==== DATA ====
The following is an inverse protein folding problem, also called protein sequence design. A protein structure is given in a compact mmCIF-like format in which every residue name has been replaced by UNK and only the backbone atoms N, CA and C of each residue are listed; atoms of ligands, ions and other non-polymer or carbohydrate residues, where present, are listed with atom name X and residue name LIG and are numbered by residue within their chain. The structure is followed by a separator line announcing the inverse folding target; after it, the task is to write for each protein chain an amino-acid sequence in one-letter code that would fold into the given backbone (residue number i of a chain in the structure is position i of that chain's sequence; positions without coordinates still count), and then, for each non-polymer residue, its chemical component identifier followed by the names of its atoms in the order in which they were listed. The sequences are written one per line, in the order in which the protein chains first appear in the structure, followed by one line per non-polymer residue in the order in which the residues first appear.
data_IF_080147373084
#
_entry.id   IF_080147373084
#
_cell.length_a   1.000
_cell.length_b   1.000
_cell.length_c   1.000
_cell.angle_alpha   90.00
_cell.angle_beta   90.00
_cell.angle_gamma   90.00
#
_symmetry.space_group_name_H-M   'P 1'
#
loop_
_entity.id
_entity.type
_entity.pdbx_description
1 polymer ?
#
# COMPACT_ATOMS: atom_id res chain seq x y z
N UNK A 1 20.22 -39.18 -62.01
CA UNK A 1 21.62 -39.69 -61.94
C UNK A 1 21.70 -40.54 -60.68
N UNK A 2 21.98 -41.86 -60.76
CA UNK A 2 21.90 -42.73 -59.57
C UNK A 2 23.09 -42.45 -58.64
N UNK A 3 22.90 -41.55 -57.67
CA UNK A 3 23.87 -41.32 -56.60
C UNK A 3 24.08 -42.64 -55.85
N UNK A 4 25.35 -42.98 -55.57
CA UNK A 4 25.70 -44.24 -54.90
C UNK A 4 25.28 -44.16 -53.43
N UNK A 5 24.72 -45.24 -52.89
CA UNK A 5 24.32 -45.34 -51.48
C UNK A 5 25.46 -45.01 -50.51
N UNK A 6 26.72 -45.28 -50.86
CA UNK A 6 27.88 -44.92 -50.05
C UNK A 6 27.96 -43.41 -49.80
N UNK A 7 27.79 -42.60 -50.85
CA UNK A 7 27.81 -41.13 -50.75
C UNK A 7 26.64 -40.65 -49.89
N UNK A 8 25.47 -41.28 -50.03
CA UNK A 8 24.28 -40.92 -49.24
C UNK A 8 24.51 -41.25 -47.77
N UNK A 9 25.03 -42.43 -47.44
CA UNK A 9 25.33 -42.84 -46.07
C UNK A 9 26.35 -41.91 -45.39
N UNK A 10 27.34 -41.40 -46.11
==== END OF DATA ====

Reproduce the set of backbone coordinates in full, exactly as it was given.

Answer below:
The following is an inverse protein folding problem, also called protein sequence design. A protein structure is given in a compact mmCIF-like format in which every residue name has been replaced by UNK and only the backbone atoms N, CA and C of each residue are listed; atoms of ligands, ions and other non-polymer or carbohydrate residues, where present, are listed with atom name X and residue name LIG and are numbered by residue within their chain. The structure is followed by a separator line announcing the inverse folding target; after it, the task is to write for each protein chain an amino-acid sequence in one-letter code that would fold into the given backbone (residue number i of a chain in the structure is position i of that chain's sequence; positions without coordinates still count), and then, for each non-polymer residue, its chemical component identifier followed by the names of its atoms in the order in which they were listed. The sequences are written one per line, in the order in which the protein chains first appear in the structure, followed by one line per non-polymer residue in the order in which the residues first appear.
data_IF_080147373084
#
_entry.id   IF_080147373084
#
_cell.length_a   1.000
_cell.length_b   1.000
_cell.length_c   1.000
_cell.angle_alpha   90.00
_cell.angle_beta   90.00
_cell.angle_gamma   90.00
#
_symmetry.space_group_name_H-M   'P 1'
#
loop_
_entity.id
_entity.type
_entity.pdbx_description
1 polymer ?
#
# COMPACT_ATOMS: atom_id res chain seq x y z
N UNK A 1 20.22 -39.18 -62.01
CA UNK A 1 21.62 -39.69 -61.94
C UNK A 1 21.70 -40.54 -60.68
N UNK A 2 21.98 -41.86 -60.76
CA UNK A 2 21.90 -42.73 -59.57
C UNK A 2 23.09 -42.45 -58.64
N UNK A 3 22.90 -41.55 -57.67
CA UNK A 3 23.87 -41.32 -56.60
C UNK A 3 24.08 -42.64 -55.85
N UNK A 4 25.35 -42.98 -55.57
CA UNK A 4 25.70 -44.24 -54.90
C UNK A 4 25.28 -44.16 -53.43
N UNK A 5 24.72 -45.24 -52.89
CA UNK A 5 24.32 -45.34 -51.48
C UNK A 5 25.46 -45.01 -50.51
N UNK A 6 26.72 -45.28 -50.86
CA UNK A 6 27.88 -44.92 -50.05
C UNK A 6 27.96 -43.41 -49.80
N UNK A 7 27.79 -42.60 -50.85
CA UNK A 7 27.81 -41.13 -50.75
C UNK A 7 26.64 -40.65 -49.89
N UNK A 8 25.47 -41.28 -50.03
CA UNK A 8 24.28 -40.92 -49.24
C UNK A 8 24.51 -41.25 -47.77
N UNK A 9 25.03 -42.43 -47.44
CA UNK A 9 25.33 -42.84 -46.07
C UNK A 9 26.35 -41.91 -45.39
N UNK A 10 27.34 -41.40 -46.11